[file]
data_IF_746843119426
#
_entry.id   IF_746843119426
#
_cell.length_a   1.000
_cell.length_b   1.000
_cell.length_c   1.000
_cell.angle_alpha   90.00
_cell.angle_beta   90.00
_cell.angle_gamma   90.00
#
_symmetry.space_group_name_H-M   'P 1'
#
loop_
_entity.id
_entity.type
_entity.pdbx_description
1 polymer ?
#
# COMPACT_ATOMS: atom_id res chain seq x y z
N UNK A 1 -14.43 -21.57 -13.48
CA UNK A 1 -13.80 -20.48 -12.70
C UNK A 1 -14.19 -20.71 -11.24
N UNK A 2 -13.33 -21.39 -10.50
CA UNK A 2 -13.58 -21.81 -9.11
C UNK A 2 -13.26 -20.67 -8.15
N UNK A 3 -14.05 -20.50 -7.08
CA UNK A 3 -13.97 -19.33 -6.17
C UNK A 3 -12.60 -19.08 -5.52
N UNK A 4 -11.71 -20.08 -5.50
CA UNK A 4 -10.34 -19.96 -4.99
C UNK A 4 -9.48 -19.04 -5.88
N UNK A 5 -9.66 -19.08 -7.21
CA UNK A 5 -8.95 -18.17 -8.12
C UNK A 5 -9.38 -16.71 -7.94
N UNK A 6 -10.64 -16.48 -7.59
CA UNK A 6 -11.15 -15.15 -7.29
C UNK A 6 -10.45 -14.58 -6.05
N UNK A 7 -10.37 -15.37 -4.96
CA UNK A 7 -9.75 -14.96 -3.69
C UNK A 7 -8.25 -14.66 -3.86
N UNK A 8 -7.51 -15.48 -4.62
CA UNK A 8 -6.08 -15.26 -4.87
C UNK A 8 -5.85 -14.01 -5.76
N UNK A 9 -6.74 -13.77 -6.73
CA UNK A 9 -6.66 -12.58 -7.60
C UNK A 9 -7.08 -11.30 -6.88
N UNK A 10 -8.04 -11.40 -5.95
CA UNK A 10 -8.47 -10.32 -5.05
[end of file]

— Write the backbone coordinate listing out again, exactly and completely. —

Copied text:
data_IF_746843119426
#
_entry.id   IF_746843119426
#
_cell.length_a   1.000
_cell.length_b   1.000
_cell.length_c   1.000
_cell.angle_alpha   90.00
_cell.angle_beta   90.00
_cell.angle_gamma   90.00
#
_symmetry.space_group_name_H-M   'P 1'
#
loop_
_entity.id
_entity.type
_entity.pdbx_description
1 polymer ?
#
# COMPACT_ATOMS: atom_id res chain seq x y z
N UNK A 1 -14.43 -21.57 -13.48
CA UNK A 1 -13.80 -20.48 -12.70
C UNK A 1 -14.19 -20.71 -11.24
N UNK A 2 -13.33 -21.39 -10.50
CA UNK A 2 -13.58 -21.81 -9.11
C UNK A 2 -13.26 -20.67 -8.15
N UNK A 3 -14.05 -20.50 -7.08
CA UNK A 3 -13.97 -19.33 -6.17
C UNK A 3 -12.60 -19.08 -5.52
N UNK A 4 -11.71 -20.08 -5.50
CA UNK A 4 -10.34 -19.96 -4.99
C UNK A 4 -9.48 -19.04 -5.88
N UNK A 5 -9.66 -19.08 -7.21
CA UNK A 5 -8.95 -18.17 -8.12
C UNK A 5 -9.38 -16.71 -7.94
N UNK A 6 -10.64 -16.48 -7.59
CA UNK A 6 -11.15 -15.15 -7.29
C UNK A 6 -10.45 -14.58 -6.05
N UNK A 7 -10.37 -15.37 -4.96
CA UNK A 7 -9.75 -14.96 -3.69
C UNK A 7 -8.25 -14.66 -3.86
N UNK A 8 -7.51 -15.48 -4.62
CA UNK A 8 -6.08 -15.26 -4.87
C UNK A 8 -5.85 -14.01 -5.76
N UNK A 9 -6.74 -13.77 -6.73
CA UNK A 9 -6.66 -12.58 -7.60
C UNK A 9 -7.08 -11.30 -6.88
N UNK A 10 -8.04 -11.40 -5.95
CA UNK A 10 -8.47 -10.32 -5.05